Once I got the hang of it, I found myself using SmartScore's editing methods really quickly. All of the various editing operations have menu equivalents, but the keyboard equivalents are the way to go. For the most part, I could leave one hand on the mouse and the other hand on the keyboard while editing.
New in version 2 is the Edit Shapes tool. When it is enabled, you can reposition any notation element by simply dragging it with the mouse. What's more, “handles” appear on note beams, slurs, ties, and dynamic markings. The handles let you change beam angles, the length and arc of phrase markings, and the length and width of crescendo and decrescendo wedges.
Version 2 also introduces intelligent lyric editing. SmartScore allows multiple lyric lines in your scores, and it aligns the syllables in your lyrics to their associated notes. You can insert dashes to break words into syllables or use underscores to stretch one syllable out over several notes. SmartScore provides complete control over the lyric fonts, and you can reposition cramped lyrics with the Edit Shapes tool.
Transposition couldn't be easier. You simply pick the new key signature, and SmartScore does the rest. Notes and chord symbols are adjusted, and key changes within your music are automatically converted to an equivalent change in the new key. Furthermore, you can limit transposition to specific measures, parts, or voices. Transpositions can also be executed harmonically or enharmonically within the existing key signature.
PLAY IT AGAIN, SAM
SmartScore includes a capable set of MIDI recording, playback, and editing features. Unlike many notation programs, SmartScore plays the notation you see, including tempo changes, dynamics, repeats, and multiple endings. Articulations such as staccato, legato, and accents are also played as written.
Changes in notation are easily rendered into MIDI, but the reverse is not always true. You can generate notation from MIDI, but you can't update existing notation by changing things in the MIDI realm. Phrase and dynamic markings, ornaments, text, and custom formatting are all lost each time you generate notation from MIDI.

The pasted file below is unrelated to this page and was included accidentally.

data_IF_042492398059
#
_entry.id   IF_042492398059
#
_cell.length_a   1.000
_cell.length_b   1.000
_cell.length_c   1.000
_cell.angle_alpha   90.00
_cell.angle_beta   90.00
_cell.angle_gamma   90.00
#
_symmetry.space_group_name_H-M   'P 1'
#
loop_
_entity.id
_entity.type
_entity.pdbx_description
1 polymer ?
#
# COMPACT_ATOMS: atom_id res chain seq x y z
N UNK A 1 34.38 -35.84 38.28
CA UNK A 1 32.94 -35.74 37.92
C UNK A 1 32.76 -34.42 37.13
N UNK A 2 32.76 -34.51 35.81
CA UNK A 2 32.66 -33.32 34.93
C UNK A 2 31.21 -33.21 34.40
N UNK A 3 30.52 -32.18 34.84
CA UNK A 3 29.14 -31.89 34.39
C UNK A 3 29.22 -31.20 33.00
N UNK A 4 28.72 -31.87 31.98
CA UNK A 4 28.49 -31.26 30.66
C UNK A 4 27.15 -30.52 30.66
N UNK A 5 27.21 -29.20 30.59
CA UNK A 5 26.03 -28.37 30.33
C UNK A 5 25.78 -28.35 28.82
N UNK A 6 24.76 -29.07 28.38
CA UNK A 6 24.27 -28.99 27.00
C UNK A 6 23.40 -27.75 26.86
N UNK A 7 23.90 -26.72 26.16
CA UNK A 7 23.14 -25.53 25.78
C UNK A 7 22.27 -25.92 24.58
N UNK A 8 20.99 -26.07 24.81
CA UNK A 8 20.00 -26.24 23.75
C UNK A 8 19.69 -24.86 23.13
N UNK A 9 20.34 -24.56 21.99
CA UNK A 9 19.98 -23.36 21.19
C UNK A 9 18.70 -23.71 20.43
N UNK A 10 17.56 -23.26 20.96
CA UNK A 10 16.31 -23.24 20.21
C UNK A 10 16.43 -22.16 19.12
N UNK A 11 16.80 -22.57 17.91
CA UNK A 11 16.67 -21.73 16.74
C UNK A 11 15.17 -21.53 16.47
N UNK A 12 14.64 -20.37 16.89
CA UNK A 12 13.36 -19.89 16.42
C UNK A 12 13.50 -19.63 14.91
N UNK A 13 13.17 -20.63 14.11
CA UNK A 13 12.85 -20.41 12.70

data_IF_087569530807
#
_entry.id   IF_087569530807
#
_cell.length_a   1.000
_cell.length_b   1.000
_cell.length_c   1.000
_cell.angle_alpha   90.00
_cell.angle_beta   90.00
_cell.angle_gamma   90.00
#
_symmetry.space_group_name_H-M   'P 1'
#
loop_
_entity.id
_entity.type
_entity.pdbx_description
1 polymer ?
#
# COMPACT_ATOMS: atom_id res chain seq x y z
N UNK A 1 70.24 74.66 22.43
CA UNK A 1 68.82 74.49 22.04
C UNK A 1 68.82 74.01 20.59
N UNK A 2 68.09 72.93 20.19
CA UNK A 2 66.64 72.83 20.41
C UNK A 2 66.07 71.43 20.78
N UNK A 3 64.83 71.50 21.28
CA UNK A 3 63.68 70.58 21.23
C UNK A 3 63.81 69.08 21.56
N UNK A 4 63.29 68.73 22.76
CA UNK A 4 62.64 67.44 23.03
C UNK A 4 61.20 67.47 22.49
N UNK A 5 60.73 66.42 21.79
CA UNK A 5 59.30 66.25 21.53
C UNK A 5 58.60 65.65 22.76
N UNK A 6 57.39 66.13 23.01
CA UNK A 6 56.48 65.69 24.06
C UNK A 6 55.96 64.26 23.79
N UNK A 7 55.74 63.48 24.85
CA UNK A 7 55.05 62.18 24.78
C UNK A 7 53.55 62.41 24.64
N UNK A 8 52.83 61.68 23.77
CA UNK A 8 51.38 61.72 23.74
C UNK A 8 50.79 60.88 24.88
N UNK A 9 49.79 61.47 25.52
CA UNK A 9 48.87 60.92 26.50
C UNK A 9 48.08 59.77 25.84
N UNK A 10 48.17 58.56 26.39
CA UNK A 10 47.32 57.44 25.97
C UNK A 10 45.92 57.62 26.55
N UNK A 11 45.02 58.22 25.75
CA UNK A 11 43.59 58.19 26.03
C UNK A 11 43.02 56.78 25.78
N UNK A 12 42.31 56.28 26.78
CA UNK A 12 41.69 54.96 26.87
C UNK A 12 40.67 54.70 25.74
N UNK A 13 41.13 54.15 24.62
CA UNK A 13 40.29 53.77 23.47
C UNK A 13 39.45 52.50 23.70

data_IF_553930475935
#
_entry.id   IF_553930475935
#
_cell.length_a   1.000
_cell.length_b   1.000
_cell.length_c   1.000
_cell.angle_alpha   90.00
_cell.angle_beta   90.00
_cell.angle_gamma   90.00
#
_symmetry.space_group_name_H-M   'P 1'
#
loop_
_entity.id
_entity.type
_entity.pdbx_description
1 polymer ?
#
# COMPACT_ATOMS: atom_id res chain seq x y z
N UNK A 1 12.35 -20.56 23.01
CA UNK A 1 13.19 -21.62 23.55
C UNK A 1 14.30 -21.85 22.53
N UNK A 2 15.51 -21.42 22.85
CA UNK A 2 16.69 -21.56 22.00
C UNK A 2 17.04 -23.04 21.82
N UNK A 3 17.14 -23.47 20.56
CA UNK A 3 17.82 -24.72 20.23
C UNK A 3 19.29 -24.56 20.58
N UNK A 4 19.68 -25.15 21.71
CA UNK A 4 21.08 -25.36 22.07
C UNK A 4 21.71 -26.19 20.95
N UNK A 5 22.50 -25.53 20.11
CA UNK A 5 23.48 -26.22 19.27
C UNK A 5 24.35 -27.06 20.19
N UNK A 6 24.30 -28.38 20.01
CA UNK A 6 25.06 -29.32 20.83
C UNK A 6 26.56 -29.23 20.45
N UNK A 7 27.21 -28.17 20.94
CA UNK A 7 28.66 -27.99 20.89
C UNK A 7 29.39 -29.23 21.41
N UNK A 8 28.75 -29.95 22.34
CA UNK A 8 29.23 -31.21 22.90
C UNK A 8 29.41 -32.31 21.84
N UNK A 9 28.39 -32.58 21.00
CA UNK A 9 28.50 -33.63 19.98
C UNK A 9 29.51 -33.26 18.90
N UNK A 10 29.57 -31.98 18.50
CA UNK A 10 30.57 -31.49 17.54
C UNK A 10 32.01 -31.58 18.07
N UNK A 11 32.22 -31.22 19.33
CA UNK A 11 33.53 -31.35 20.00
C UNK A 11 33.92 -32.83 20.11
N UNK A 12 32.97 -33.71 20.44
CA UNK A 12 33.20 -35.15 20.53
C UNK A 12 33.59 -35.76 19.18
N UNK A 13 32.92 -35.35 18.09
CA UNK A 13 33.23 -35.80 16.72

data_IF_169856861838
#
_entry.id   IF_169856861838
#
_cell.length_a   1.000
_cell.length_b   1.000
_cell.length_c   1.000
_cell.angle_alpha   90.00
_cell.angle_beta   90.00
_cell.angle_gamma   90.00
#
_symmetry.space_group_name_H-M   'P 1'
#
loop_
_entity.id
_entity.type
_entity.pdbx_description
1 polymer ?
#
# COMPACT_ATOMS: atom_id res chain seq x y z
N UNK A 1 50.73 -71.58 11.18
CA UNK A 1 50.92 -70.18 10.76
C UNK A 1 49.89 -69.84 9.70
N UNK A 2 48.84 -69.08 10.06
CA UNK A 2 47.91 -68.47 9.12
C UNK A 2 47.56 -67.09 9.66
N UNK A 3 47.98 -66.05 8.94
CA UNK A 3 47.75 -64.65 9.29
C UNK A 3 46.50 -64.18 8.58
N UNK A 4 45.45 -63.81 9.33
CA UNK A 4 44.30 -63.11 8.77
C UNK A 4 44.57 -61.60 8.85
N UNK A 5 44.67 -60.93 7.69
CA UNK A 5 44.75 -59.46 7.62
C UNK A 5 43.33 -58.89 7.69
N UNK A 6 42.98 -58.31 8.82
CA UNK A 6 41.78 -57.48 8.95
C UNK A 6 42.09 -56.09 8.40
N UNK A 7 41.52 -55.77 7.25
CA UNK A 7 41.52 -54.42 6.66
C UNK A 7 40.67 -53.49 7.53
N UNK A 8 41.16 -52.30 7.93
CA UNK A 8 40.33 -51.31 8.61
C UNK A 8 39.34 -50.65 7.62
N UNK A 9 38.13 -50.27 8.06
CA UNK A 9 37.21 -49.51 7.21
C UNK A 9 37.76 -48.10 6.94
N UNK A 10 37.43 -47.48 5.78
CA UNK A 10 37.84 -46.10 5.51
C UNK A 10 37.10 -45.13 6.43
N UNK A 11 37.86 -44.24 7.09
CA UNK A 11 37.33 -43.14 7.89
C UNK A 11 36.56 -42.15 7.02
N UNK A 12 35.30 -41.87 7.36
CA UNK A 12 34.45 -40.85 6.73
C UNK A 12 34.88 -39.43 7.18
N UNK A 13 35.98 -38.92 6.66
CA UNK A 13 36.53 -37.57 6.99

However, SmartScore offers considerable control over MIDI performances from within the notation itself. For example, you can choose the Instrument (MIDI program) that each voice plays, and when you activate the Velocity tool, SmartScore draws vertical lines over each note in the score (see Fig. 2). You can then resize the lines to change note Velocities for more expressiveness. A similar tool allows you to draw in tempo changes.
If creating notation is your goal, then you'll find SmartScore's MIDI capabilities to be more than adequate. You can record in real or step time and edit your music in an Event List, a Piano Roll (see Fig. 3), or an Overview (track sheet) screen. There are also tools for graphically editing MIDI controller data and for inserting messages, such as MIDI Program Changes.
However, if you're looking for an extensive MIDI sequencing and editing environment, SmartScore may not fit the bill. It offers no support for SysEx messages, and there are no advanced MIDI processing tools like humanization and groove quantization. I like manipulating groups and phrases of related MIDI events as a single entity (called Clips in Sonar). That capability is not available in SmartScore.
THE FINAL SCORE
SmartScore is easy to use, but I don't recommend bypassing the manual. If you do, you'll miss out on tips for optimizing your music scans. Furthermore, some of the concepts aren't obvious. (The relationship between notation and MIDI views is one example.)
The well-written manual and on-line help system are excellent. The help system isn't context-sensitive, but I could usually find what I needed with relative ease.
I did encounter a few bugs and program crashes during the review period, and I made Musitek aware of them. Some of the problems may be fixed by the time you read this.
All in all, SmartScore is an excellent tool for working with written music, whether it's scanned in, moused in, or recorded with MIDI. I found it quite easy to convert a page from a church hymnal into four separate parts (one each for soprano, alto, tenor, and bass). If you regularly work with musical ensembles, or if you're a performer who just wants to hear what a piece of written music sounds like, SmartScore is a tool worth buying.
Allan Metts is an Atlanta-based musician, software and systems designer, and consultant.
Minimum System Requirements
MAC: Power Mac 6100/60; 32 MB RAM;
OS 8.2; QuickTime 3.0
PC: Pentium/120; 24 MB RAM;
SmartScore Pro 2.0.2 (Mac/Win)
|FEATURES ||3.0 |
|EASE OF USE ||4.0 |
|DOCUMENTATION ||4.5 |
|VALUE ||3.5 |
|RATING PRODUCTS FROM 1 TO 5 |
PROS: Excellent recognition of scanned music. Capable MIDI editing. Powerful notation editing and arranging.
CONS: MIDI environment is not comprehensive. Recognition fails with nonstandard scores. A few bugs and program crashes.
tel. (800) 676-8055 or (805) 646-8051